The peasants’ interpretation of the Bible and their unique perspective of the world gives very creative results. Visitors to the exhibitions will learn why it rains when you kill a spider, why swallows have red feathers on their heads, or why the stork eats frogs. Those beliefs and also religious practices reflect in a rich yet simple non-professional, folk, and art-brut genres of art.
The artworks created by the excluded, the alienated and the poor should be perceived as a result of human experiences and effects of overcoming daily challenges. Human fate encapsulated in a piece of wood, marked on paper or painted on a glass pane loses its locality, its provincial quality. A piece of work an author “produced” for themselves unexpectedly reveals its timeless qualities, drawing the attention of people from all over the world. This is why this art is universal.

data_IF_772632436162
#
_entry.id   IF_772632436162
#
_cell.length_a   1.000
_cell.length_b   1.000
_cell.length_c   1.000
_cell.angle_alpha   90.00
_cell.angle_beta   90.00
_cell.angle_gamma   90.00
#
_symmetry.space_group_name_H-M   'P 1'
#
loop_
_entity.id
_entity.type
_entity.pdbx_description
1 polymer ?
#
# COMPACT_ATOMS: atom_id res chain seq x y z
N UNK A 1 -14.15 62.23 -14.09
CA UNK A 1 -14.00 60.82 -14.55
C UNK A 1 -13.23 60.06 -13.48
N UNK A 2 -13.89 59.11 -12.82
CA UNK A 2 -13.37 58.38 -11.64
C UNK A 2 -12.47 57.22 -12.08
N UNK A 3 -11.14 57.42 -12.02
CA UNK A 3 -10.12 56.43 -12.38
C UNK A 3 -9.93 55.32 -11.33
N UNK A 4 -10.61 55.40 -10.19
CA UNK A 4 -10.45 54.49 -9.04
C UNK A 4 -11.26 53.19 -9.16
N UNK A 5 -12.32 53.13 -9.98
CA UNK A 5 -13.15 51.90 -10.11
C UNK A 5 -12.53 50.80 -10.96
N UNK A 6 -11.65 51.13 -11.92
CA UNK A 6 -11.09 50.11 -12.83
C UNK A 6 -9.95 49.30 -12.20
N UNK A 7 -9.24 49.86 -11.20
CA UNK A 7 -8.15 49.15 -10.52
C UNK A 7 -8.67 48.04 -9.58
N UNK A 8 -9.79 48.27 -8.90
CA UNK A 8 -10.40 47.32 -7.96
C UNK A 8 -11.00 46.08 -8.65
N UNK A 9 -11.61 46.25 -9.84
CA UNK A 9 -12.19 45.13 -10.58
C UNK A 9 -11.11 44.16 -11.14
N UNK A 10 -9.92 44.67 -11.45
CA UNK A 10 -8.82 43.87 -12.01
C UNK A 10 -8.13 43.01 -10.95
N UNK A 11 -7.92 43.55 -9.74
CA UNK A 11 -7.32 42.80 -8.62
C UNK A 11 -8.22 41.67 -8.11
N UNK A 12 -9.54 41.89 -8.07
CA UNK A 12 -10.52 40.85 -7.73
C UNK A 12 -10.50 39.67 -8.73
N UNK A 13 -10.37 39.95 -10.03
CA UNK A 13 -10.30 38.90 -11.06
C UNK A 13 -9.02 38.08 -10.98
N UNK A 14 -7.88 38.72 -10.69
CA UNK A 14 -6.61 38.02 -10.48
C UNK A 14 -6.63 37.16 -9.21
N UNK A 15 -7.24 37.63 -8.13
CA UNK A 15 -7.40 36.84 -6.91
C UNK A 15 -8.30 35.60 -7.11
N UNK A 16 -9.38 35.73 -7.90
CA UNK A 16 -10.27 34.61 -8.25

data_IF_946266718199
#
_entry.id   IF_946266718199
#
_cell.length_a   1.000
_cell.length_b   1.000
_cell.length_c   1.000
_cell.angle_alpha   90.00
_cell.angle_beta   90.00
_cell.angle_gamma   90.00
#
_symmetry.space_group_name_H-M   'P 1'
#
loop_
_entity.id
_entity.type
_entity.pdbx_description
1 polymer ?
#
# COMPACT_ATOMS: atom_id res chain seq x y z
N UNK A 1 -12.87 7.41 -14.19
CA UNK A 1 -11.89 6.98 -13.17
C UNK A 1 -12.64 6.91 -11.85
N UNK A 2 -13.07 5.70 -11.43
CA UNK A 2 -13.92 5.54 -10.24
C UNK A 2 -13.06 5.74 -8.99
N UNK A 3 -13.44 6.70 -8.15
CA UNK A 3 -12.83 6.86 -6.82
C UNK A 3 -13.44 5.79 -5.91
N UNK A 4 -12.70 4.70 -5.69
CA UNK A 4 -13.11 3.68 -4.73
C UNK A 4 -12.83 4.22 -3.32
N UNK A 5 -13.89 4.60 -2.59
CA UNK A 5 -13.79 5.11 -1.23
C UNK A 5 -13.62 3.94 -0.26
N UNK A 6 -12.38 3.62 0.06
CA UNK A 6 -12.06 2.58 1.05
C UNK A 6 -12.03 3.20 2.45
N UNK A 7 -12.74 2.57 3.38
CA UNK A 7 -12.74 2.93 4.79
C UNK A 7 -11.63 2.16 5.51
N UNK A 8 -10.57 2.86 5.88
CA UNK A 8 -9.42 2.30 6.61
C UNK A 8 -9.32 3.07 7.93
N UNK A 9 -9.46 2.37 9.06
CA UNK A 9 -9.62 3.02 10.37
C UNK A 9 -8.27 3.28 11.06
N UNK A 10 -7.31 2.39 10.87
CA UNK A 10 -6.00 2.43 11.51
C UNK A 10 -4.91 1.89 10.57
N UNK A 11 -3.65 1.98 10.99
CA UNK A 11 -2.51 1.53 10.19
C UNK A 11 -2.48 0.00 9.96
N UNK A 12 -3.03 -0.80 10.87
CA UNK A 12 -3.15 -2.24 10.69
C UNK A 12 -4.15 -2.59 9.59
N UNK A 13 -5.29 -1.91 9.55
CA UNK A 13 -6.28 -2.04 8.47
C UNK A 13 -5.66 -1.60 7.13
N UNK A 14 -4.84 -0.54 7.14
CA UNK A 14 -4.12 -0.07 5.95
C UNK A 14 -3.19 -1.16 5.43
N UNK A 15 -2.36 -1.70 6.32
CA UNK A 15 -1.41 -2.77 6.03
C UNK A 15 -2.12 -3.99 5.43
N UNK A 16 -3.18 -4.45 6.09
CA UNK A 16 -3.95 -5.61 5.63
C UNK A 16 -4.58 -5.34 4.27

The Warsaw collection of non-professional and folk art dates back to the 1950s and 1960s, the times when Professor Ksawery Piwocki was the museum’s director. Pieces other experts rejected due to their low aesthetic value, enraptured and delighted Piwocki, a remarkable historian of art. By creating the very first and for a long time the largest collection of art brut and folk art in Poland, he started the fashion of collecting non-professional art.